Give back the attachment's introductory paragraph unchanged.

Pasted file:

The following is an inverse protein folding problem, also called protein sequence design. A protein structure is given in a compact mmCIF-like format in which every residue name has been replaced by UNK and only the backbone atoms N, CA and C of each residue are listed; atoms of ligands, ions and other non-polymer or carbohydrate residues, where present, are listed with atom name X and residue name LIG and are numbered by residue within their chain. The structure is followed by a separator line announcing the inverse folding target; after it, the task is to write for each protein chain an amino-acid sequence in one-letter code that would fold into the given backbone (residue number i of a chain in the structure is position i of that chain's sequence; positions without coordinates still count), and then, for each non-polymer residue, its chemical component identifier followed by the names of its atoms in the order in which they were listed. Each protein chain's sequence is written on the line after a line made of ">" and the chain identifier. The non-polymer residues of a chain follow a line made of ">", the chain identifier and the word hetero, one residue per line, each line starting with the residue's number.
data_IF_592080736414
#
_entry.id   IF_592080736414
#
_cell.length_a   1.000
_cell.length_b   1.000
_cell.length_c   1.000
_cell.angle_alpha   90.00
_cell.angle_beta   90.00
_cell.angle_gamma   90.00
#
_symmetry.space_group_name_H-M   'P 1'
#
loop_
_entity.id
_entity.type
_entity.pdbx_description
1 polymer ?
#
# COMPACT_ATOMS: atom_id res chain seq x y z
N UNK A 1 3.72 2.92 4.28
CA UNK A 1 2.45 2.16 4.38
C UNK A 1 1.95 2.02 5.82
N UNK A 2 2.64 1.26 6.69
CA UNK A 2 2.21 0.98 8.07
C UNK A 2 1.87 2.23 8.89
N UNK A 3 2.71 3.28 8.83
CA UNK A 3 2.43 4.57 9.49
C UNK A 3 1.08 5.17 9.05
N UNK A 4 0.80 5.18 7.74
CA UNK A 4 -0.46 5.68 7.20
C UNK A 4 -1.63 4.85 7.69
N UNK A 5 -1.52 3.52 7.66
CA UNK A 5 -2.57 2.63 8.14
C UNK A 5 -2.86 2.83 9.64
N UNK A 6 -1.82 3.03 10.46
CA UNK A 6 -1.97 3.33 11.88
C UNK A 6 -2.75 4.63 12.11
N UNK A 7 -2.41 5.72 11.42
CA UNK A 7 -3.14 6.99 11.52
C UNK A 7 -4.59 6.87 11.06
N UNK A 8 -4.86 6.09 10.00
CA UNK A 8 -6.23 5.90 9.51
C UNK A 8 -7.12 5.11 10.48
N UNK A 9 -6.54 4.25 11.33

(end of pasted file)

The following is an inverse protein folding problem, also called protein sequence design. A protein structure is given in a compact mmCIF-like format in which every residue name has been replaced by UNK and only the backbone atoms N, CA and C of each residue are listed; atoms of ligands, ions and other non-polymer or carbohydrate residues, where present, are listed with atom name X and residue name LIG and are numbered by residue within their chain. The structure is followed by a separator line announcing the inverse folding target; after it, the task is to write for each protein chain an amino-acid sequence in one-letter code that would fold into the given backbone (residue number i of a chain in the structure is position i of that chain's sequence; positions without coordinates still count), and then, for each non-polymer residue, its chemical component identifier followed by the names of its atoms in the order in which they were listed. Each protein chain's sequence is written on the line after a line made of ">" and the chain identifier. The non-polymer residues of a chain follow a line made of ">", the chain identifier and the word hetero, one residue per line, each line starting with the residue's number.